How bees shop
What can bees teach us about speed shopping?
Does trading off speed for accuracy pay?
"Bumblebees have been shown to have very fine colour vision – which they can use to find up to 5,000 flowers a day," says says Melbourne scientist Adrian Dyer who first made the observations whilst working in Germany.
Adrians study published in Nature casts light on how they do it – and may help us to learn from the bees how to design robot eyes in the future.
Adrian is presenting his research to the public for the first time thanks to Fresh Science, a British Council sponsored programme to bring public attention to the remarkable unsung achievements of young Australian scientists.
“We tested bumblebees in a colour discrimination task on a virtual flower meadow – when bees were punished for making mistakes, they slowed down and performed even better.”
We showed that some bees consistently make rapid choices but with low precision, while other bees are slow but highly accurate,” says Adrian.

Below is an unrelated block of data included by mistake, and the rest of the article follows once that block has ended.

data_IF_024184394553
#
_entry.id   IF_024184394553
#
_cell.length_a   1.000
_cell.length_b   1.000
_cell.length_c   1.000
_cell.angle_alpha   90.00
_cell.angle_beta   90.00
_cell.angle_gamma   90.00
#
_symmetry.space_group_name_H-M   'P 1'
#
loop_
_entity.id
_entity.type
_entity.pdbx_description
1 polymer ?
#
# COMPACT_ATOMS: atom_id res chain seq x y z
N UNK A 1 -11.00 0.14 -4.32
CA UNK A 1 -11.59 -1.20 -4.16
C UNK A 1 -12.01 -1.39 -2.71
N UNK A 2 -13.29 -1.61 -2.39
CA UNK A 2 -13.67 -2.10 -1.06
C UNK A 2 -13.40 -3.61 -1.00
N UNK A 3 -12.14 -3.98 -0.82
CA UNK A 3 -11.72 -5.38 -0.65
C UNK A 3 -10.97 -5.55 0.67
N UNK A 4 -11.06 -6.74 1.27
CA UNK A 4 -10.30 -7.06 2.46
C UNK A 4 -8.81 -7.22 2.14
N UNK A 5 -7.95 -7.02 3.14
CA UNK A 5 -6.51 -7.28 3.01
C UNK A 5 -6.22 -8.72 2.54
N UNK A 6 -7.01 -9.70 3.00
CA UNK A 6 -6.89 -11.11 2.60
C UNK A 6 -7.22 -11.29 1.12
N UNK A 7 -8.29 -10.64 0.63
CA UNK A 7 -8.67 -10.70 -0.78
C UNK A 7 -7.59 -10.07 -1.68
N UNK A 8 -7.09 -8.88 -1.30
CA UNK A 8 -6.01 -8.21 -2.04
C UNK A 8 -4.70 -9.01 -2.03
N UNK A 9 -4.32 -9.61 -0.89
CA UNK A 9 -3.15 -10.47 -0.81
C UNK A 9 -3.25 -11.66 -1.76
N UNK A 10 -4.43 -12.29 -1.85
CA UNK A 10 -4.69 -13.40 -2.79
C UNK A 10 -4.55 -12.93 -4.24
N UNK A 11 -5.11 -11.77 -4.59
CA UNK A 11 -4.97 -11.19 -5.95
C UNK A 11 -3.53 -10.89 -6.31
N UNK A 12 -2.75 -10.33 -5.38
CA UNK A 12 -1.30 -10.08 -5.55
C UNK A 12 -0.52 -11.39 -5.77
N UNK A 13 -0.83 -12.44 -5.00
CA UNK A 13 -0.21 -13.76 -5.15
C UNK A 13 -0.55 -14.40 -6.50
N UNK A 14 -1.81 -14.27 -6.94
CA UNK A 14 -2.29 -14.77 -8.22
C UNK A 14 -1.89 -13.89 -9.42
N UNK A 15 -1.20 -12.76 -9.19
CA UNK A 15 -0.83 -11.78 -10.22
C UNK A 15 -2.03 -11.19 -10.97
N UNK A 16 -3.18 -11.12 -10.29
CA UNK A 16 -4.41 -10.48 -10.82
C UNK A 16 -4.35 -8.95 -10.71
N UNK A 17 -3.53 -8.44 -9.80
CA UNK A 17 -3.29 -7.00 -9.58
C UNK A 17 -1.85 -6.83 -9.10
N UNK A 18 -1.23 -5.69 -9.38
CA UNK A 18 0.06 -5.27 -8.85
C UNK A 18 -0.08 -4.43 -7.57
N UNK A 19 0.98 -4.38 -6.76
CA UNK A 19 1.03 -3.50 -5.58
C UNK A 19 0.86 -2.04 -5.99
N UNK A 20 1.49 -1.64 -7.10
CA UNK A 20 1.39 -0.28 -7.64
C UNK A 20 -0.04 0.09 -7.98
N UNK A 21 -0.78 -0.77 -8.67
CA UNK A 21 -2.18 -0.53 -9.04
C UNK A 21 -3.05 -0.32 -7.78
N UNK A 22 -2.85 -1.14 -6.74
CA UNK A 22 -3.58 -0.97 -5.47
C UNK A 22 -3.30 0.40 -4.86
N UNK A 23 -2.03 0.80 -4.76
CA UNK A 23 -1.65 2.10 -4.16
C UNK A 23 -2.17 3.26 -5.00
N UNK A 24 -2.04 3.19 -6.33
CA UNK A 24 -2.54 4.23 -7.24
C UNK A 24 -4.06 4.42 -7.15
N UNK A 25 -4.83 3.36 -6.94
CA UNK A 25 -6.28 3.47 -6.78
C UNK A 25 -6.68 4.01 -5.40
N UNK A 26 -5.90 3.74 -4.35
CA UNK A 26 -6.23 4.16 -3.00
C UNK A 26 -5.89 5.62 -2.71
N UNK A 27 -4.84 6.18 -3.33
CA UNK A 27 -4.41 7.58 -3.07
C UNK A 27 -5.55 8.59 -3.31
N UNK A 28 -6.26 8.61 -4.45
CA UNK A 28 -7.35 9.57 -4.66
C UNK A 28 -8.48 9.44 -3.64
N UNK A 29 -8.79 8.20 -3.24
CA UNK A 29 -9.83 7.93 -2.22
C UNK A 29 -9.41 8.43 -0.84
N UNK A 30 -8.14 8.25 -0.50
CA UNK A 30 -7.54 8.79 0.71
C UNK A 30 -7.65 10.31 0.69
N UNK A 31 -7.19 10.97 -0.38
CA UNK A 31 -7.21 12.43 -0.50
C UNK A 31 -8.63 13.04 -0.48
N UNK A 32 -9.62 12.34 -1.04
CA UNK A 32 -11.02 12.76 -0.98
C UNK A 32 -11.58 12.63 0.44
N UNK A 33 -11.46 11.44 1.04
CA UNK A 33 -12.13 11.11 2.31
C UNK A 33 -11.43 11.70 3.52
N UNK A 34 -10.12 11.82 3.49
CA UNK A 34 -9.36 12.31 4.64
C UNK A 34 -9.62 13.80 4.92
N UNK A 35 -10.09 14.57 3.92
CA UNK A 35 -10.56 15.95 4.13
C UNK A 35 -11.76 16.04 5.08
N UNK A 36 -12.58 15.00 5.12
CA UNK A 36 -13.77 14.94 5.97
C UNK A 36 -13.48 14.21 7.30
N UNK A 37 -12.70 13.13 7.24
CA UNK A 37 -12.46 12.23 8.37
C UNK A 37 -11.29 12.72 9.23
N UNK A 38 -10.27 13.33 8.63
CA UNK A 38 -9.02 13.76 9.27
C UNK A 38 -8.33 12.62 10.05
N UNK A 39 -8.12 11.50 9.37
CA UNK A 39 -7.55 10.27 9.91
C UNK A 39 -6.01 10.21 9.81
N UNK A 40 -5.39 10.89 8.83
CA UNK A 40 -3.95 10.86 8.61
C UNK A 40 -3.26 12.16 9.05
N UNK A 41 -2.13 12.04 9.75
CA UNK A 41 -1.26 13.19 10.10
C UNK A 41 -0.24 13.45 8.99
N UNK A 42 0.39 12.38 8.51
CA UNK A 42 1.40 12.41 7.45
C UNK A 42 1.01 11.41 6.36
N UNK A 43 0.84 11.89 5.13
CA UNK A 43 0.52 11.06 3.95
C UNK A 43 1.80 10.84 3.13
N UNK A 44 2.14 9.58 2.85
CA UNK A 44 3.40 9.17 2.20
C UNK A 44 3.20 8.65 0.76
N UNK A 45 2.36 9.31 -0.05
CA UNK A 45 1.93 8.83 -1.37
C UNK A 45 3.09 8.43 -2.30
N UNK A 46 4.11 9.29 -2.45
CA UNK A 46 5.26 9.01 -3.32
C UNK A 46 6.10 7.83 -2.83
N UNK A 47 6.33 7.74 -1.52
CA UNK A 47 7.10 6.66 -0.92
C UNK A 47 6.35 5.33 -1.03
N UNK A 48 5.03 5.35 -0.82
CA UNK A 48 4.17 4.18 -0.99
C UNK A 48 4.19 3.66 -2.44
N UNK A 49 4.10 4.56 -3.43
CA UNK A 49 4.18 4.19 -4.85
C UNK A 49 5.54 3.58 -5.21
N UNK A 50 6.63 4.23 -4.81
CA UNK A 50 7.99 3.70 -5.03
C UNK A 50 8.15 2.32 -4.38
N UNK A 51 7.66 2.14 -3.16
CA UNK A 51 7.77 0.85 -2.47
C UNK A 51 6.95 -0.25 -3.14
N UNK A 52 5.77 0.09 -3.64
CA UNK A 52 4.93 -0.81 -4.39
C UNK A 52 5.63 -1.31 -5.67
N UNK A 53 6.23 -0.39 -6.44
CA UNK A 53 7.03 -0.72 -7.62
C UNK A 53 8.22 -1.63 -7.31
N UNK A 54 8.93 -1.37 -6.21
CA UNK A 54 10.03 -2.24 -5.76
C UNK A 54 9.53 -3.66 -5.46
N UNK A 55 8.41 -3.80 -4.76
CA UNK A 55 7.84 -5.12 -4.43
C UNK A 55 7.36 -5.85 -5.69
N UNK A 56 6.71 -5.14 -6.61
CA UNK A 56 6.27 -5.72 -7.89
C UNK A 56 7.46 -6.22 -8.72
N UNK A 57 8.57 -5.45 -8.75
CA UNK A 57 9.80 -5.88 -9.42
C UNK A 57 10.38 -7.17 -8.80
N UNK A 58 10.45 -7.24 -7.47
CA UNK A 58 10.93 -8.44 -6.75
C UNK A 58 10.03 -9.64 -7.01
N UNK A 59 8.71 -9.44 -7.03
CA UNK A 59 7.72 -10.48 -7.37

“Moreover, individual bees sacrifice speed in favour of accuracy when errors are not just unrewarded, but penalised with aversive quinine reinforcement. This is the first demonstration of between-individual and within-individual speed-accuracy tradeoffs in an insect. It shows that bees can be trained to perform very difficult tasks.”
We also discovered that bees can discriminate between blue colours just as well as we can – if they learn to take their time.’ Once we thought bees could only see 100 colours – in fact their vision is as good as or better than ours. They’ve also got an amazing sense of smell.
Bees can also see ultraviolet colours. This is a capacity that we don’t have – humans have ultraviolet filters in our eyes. Adrian thinks that this is a trade off for colour constancy – our ability to adjust our perception of colour independent of external lighting.
Why should we care about bee vision? By studying bees we can learn about our own vision and gain insights into how we might design vision systems for robots and other machines. Bees are also essential pollinators for many agricultural crops and have potential as drug and bomb detectors. And I think it’s worth understanding how bee vision works for the sheer wonder of it. They are remarkable creatures.”
Adrian is now researching face recognition at La Trobe University in Melbourne Australia.
Niall Byrne | alfa
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